Emily Hager.

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Transcript Emily Hager.

Evolutionary Fitness
Absolute Fitness
• Reproductive success: change in proportion of
offspring in the next generation
• Can be determined for genotypes or phenotypes
• W=No/Np, the number of offspring over the
number of parents with the trait
• W=P*N, where P=probability of offspring
survival, N=average number of offspring
W/W(mean), where W(mean) is the mean fitness of
the population as a whole
Competitive Index
• Knight and Roberston, 1957
• CI=p/(1-p), where p is the proportion of the
offspring with the trait
• The relative fitness of two strains is given
by
W=CI1/CI2=[p/(1-p)]/[q/(1-q)]
Alternative Competitive Index
• Jungen and Hartl, 1979
• Just use p, not p/(1-p), as a measure of
fitness (ie p=N*/N(total))
• Relative fitness, W=p/q
Long Term/Equilibrium Tests
• Sved, 1971
• W=(r-h)/r(1-h) where r is the viability of
offspring of the strain, h is the equilibrium
frequency of the strain (average of the last 9
generations of tests)
• In test by Hartl, 1981, the longer term value
gave different results than the singlegeneration test
What can these tell us?
• These definitions can be useful, as long as we are
not trying to test the theory of natural selection
itself (ie, natural selection acts to increase W for a
population)
• For example, used to figure out what
characteristics make an organism more fit in a
certain environment, or to track changes in the
characteristics of a population due to changes in
the selective pressures
Problem: Circularity
• These definitions are based on the theory of
natural selection. We can’t use them to test the
theory that natural selection acts to increase the
fitness of a population.
A phenotype is
“more fit” if
proportionally
more of its
offspring survive
?
Natural selection
acts to increase
the fitness of
populations
Other Measures
• Viability alone (measure survival rates of
offspring) - not tightly linked to fitness as defined
previously
• Reproductive power: the rate at which organisms
transform energy to reproduction/offspring (fitness
~ energy used for reproduction)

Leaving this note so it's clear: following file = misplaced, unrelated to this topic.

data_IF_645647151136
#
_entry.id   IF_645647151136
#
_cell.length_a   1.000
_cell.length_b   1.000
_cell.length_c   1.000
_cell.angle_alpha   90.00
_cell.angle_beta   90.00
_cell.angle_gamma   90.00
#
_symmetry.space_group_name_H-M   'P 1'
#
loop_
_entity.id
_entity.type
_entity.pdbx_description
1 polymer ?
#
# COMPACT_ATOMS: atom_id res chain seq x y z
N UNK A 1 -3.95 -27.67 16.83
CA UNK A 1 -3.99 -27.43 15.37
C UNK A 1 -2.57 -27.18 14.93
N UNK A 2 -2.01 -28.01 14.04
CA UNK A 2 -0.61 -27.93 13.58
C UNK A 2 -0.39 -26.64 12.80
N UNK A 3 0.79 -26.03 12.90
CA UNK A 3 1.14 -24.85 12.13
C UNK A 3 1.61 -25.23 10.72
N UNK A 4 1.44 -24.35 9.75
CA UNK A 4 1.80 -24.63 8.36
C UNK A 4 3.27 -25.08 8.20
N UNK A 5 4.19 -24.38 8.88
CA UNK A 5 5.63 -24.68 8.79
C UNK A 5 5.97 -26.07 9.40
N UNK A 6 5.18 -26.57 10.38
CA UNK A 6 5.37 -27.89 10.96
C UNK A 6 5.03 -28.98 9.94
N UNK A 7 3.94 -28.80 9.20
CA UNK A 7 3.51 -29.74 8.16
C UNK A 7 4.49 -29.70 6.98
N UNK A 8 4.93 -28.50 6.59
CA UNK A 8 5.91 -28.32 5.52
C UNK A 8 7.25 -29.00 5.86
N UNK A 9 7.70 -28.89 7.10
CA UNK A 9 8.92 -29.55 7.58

• Model proposed by Brown, Marquet and Taper,
1993, widely discredited now, but work on other
models
Adaptive Landscapes
• Allele frequency in a population vs fitness
(multidimensional map)
• Looks at fitness of a population, not of a specific
genotype
• The landscape can change (changes in
environment, for example, or in competition,
available resources, etc) --> shifting surface,
different peaks --> no “end point”
• Local vs global maxima
• Natural selection acts to increase the fitness of the
population as a whole
Phenotype vs. Environment
Fitness vs. Allele Frequency
• The initial condition of the population can affect
the direction of its selection (extreme example: an
environment favoring bigger wings could cause a
population to head for more cells/wing or bigger
wing cells, or a combination of the two; less
extreme example: could get favored AA or BB
genotype if favor red flowers)
• Importance: local, not global, maxima in fitness
Adaptive
Landscape
Random Drift on Adaptive Landscapes
Sources:
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http://links.jstor.org/sici?sici=00030147(199310)142%3A4%3C573%3AEOBSCO%3E2.0.CO%3B2-C
http://links.jstor.org/sici?sici=00030147(199606)147%3A6%3C1087%3AEDOFYB%3E2.0.CO%3B2-O
http://links.jstor.org/sici?sici=0269-8463(200110)15%3A5%3C696%3AEOBSLO%3E2.0.CO%3B2G
http://links.jstor.org/sici?sici=0031-8248(198206)49%3A2%3C268%3AOTPDOF%3E2.0.CO%3B2T
http://www.genetics.org/cgi/reprint/102/3/455
http://www.genetics.org/cgi/reprint/137/2/509.pdf
http://www.jstor.org/view/00318248/ap010196/01a00100/5?frame=noframe&[email protected]
arthmore.edu/01c0a8346d00501c18850&dpi=3&config=jstor
http://www.springerlink.com/content/x81q31h1m6052651/fulltext.pdf
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Life: The Science of Biology
Introduction to Genetic Analysis
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